Please note: This course will be taught in hybrid mode. Hybrid delivery of courses will include synchronous live sessions during which on campus and online students will be taught simultaneously.


Marius Sältzer is an Assistant Professor for Computational Social Science at the University of Oldenburg. He obtained his Ph.D. from the University of Mannheim. His research relies on large-scale data collection projects in party politics and legislative behavior. His research has been published among others in Party Politics, Information, Communication and Society, and the Journal of Open Source Software.


Johannes B. Gruber is a Postdoctoral Researcher at the Department of Communication Science at Vrije Universiteit Amsterdam working on software tools and infrastructure for text analysis and data storage and sharing funded by the OPTED project. Concurrently, he works at the University of Amsterdam, doing research that explores the flow of information through media systems containing news, social and alternative media within the NEWSFLOWS project. Previously, Johannes worked as Post-Doc Researcher at the Chair for Digital Democracy at the European New School of Digital Studies (ENS) after completing his PhD in Politics at the University of Glasgow in 2021. Substantially, his interests lie in the news media’s framing of protest and (political) agenda setting in hybrid media systems. His work has been published in the International Journal of Press/Politics and by the Association for Computational Linguistics.

Course Content

The course provides an introduction to the automated collection of data from the internet as well as methods for efficient data management. The first week covers methods for collecting data from the internet. We start with simple exercises to collect data from static web pages and then move forward by automating these processes. We will also cover how to collect data from dynamic web pages. Finally, the first week will cover how to communicate with Application Programming Interfaces (APIs) to collect data. The second week focuses on questions of data management and storage. This includes working with non-rectangular data and the creation of SQL databases for efficient data storage. Finally, the last sessions will cover the automatization of data collection and storage using web servers. All methods are taught using R. Throughout the course we will demonstrate each method using various examples. We strongly encourage students to bring their own data collection projects to the course and we will provide space to discuss them.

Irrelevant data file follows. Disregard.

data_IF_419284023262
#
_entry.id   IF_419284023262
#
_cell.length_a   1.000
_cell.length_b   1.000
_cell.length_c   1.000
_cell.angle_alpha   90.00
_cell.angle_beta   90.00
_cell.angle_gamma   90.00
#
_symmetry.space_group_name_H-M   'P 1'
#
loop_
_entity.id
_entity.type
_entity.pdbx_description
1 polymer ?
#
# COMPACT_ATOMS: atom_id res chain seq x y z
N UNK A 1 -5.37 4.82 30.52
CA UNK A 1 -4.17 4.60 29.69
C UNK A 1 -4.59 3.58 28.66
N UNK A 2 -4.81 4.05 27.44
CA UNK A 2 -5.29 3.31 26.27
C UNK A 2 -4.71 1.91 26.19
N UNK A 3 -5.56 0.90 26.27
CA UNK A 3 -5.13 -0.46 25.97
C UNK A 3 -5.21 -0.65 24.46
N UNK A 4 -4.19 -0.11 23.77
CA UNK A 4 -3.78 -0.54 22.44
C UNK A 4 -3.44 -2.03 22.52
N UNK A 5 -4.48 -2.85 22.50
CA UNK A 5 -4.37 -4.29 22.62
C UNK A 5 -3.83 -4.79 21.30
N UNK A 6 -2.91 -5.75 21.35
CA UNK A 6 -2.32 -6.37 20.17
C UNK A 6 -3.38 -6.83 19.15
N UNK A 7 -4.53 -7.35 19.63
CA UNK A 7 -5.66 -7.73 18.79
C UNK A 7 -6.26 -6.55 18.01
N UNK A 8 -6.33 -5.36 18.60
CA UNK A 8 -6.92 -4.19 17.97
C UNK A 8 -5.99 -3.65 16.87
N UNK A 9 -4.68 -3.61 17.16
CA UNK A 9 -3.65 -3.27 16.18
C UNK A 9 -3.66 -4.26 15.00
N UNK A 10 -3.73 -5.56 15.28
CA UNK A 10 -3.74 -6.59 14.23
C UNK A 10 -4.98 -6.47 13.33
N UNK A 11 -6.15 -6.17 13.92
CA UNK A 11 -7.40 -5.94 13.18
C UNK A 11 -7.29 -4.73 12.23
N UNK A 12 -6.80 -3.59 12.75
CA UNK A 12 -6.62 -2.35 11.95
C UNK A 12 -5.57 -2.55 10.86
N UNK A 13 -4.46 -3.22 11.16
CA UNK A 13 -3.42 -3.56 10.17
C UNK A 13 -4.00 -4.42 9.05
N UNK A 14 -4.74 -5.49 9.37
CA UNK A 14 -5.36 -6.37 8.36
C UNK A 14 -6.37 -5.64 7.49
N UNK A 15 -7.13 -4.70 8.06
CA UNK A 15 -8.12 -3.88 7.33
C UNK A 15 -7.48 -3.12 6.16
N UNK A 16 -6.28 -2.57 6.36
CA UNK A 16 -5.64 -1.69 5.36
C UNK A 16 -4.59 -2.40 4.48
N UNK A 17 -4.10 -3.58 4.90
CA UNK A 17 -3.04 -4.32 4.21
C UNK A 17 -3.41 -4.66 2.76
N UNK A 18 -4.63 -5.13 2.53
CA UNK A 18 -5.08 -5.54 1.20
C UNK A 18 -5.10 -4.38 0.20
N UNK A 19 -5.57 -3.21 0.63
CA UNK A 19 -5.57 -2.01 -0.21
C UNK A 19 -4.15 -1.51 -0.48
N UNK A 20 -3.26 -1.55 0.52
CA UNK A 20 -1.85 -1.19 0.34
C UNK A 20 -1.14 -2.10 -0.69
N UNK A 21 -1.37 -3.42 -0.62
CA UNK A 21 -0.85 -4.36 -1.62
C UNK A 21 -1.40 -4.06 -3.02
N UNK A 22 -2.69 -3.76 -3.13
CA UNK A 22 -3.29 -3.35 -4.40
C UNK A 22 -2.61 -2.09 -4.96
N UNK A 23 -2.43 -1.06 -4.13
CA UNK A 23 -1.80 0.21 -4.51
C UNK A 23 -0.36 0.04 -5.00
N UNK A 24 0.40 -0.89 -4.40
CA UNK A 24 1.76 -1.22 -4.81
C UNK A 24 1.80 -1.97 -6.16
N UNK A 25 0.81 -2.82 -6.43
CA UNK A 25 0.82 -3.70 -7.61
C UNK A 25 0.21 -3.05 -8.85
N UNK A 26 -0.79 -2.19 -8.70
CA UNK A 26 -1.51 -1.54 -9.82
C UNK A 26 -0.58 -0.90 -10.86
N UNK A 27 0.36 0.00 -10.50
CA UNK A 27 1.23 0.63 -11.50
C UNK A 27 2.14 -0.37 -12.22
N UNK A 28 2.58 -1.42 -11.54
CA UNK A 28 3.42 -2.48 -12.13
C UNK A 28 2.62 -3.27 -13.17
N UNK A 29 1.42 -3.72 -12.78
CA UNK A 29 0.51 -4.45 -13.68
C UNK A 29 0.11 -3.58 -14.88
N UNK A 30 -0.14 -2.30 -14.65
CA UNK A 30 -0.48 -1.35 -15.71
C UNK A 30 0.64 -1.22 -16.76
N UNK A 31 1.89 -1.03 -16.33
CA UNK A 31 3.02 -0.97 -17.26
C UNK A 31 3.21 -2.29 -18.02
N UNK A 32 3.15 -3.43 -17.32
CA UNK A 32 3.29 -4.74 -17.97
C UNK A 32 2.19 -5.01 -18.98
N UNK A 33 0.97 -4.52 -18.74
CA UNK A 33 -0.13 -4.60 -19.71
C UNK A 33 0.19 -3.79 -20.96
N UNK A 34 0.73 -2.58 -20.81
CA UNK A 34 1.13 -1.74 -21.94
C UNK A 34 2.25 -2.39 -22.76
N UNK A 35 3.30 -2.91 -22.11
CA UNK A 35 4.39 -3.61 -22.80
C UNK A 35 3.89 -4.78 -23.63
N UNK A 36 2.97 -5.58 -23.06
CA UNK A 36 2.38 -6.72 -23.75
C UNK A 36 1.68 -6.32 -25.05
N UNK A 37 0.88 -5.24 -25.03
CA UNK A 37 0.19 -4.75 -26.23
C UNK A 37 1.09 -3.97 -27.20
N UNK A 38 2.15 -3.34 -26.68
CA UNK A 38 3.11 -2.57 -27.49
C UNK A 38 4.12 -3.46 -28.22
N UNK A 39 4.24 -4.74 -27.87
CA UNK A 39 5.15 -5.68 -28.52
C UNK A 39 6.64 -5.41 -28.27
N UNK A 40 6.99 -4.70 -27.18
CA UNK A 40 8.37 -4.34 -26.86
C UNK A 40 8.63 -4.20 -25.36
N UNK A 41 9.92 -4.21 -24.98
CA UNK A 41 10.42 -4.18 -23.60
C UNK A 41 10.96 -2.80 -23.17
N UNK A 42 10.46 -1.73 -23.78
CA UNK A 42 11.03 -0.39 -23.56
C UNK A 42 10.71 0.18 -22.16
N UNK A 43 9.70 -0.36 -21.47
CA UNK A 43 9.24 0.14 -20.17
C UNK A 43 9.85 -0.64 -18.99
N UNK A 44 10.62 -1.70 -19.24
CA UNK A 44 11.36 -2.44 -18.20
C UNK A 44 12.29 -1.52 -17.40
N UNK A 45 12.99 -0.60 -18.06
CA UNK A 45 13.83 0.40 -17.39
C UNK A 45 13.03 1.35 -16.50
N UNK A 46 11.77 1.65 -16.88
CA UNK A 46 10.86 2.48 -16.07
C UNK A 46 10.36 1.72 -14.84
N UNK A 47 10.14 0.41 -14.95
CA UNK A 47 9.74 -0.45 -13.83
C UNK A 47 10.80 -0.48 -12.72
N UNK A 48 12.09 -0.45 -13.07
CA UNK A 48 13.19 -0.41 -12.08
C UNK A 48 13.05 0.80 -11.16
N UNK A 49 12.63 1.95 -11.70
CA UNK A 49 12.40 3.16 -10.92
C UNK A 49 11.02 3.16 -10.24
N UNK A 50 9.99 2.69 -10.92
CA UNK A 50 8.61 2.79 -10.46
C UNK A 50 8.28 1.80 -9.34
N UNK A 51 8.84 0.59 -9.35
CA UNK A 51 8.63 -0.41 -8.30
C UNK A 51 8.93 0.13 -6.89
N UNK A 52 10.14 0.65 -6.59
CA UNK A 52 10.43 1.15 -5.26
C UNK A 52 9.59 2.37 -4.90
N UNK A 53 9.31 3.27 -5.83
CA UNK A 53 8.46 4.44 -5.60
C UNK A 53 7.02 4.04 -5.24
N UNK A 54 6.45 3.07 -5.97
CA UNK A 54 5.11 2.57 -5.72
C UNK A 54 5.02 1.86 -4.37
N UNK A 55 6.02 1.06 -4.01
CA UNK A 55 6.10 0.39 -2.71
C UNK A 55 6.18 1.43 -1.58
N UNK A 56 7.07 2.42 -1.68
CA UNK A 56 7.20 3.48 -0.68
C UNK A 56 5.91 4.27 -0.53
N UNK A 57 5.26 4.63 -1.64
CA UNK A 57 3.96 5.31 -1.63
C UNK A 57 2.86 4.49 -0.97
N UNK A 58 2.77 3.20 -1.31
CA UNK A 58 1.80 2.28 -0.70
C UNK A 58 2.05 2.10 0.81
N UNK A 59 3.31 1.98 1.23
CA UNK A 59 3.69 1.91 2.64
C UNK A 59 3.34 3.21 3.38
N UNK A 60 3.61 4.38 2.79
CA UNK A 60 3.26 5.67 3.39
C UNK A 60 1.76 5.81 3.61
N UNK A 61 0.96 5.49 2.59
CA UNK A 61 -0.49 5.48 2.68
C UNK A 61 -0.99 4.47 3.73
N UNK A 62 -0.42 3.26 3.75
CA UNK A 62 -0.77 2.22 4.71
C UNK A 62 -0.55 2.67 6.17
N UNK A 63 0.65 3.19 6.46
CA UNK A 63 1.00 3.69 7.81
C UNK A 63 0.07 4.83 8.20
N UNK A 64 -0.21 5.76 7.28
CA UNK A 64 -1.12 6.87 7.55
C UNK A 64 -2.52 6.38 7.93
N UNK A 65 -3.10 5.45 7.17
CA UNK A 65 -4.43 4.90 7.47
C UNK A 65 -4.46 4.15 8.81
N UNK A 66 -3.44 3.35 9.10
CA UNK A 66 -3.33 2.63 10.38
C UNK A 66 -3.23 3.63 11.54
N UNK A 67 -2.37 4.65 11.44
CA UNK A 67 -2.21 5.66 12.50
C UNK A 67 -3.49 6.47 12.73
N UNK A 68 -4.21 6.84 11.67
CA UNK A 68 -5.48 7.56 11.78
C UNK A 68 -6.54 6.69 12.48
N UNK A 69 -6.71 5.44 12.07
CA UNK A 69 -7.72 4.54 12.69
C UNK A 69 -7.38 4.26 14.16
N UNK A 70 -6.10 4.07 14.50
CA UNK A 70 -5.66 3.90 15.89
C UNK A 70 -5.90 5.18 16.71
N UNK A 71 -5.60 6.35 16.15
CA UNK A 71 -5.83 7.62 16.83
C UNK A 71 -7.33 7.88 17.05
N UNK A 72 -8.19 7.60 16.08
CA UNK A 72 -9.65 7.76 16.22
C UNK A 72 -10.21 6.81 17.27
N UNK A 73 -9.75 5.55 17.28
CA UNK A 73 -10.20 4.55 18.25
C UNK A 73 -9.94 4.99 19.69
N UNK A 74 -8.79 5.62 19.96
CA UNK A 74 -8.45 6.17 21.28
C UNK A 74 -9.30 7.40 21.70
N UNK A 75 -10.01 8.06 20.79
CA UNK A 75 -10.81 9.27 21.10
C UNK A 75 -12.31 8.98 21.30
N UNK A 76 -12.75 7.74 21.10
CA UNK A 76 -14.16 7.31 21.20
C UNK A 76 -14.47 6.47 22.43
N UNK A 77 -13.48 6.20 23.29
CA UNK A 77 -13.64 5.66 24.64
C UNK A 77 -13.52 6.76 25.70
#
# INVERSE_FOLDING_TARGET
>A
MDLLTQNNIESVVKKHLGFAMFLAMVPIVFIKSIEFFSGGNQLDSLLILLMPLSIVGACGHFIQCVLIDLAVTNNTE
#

Course Objectives

The internet has dramatically increased the availability of data for social science research. Online platforms and social media networks have provided vast amounts of data on human behavior and interactions. Researchers can now access data on a scale that was previously unimaginable, including information on individuals’ opinions, behaviors, and relationships. Additionally, advances in data analysis techniques and machine learning have made it possible to extract valuable insights from these large data sets. However, despite the abundance of data available on the internet, accessing and effectively utilizing it can prove to be challenging. How does one go about collecting information from web pages and online databases? And what is the best way to manage and store the massive amount of data that can be collected from the internet? These are the themes that this course will cover. Firstly, it offers a comprehensive introduction to automatic data collection techniques for both static and interactive web pages, as well as APIs. Secondly, it provides valuable insights into efficient data management, including different data formats, and working with SQL databases for efficient and flexible data storage.

Course Prerequisites

The only prerequisite is a basic work experience with R. You do not need to be an expert in R as we will provide detailed explanations of all R code. However, we cannot provide an introduction to R. For example, you should be familiar with installing and loading packages and how to write and execute code in R (such as creating objects, etc.). Some familiarity with Internet technologies like HTML and HTTP is helpful but not required.

Representative Background Reading

You are not required to do any prior reading.


Course Outline

Day 1: Welcome, ethical and legal issues of web scraping, first examples

Day 2: HTML parsing, regular expressions, and collecting data from static web pages

Day 3: Functional programming and automated data collection from static web pages

Day 4: Collecting data from interactive web pages using RSelenium

Day 5: Working with APIs – Part I

Day 6: Reading and storing treelike data 

Day 7: Linking and joining data

Day 8: Basic SQL 

Day 9: Storing data at scale: Server-based data collection and storage 

Day 10: Planning a data project